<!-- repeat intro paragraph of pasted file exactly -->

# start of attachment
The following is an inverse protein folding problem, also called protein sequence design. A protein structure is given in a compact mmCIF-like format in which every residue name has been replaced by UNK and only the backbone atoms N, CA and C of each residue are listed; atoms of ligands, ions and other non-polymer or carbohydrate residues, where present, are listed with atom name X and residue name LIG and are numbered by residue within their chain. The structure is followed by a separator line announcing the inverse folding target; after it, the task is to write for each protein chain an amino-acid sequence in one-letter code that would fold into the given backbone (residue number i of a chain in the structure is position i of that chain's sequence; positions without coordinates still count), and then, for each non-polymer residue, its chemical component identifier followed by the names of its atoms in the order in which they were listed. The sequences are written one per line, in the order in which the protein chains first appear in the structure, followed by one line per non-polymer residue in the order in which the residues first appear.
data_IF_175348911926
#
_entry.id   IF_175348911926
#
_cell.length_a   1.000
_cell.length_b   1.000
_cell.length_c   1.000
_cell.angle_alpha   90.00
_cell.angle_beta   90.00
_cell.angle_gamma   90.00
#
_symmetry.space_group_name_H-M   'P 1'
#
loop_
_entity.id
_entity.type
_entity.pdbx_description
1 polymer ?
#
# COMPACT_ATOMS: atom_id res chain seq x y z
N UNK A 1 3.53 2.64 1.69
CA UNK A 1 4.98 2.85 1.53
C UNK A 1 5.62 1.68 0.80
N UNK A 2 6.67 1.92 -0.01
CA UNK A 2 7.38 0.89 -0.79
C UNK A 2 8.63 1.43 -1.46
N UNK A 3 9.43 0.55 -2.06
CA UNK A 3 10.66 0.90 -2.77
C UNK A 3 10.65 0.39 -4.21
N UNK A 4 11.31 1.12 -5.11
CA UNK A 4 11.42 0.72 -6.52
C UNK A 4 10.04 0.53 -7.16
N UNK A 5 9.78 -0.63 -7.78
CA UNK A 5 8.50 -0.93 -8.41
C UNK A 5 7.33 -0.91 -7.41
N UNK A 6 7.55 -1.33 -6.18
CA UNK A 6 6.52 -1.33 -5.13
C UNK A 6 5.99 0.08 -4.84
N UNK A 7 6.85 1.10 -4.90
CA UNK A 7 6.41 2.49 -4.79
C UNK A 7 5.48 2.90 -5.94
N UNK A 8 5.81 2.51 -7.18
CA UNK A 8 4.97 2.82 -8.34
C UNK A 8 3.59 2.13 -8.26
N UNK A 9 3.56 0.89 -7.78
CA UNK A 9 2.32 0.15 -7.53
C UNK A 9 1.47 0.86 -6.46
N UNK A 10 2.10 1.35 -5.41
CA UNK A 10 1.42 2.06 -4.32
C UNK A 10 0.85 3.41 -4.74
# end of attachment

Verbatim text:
The following is an inverse protein folding problem, also called protein sequence design. A protein structure is given in a compact mmCIF-like format in which every residue name has been replaced by UNK and only the backbone atoms N, CA and C of each residue are listed; atoms of ligands, ions and other non-polymer or carbohydrate residues, where present, are listed with atom name X and residue name LIG and are numbered by residue within their chain. The structure is followed by a separator line announcing the inverse folding target; after it, the task is to write for each protein chain an amino-acid sequence in one-letter code that would fold into the given backbone (residue number i of a chain in the structure is position i of that chain's sequence; positions without coordinates still count), and then, for each non-polymer residue, its chemical component identifier followed by the names of its atoms in the order in which they were listed. The sequences are written one per line, in the order in which the protein chains first appear in the structure, followed by one line per non-polymer residue in the order in which the residues first appear.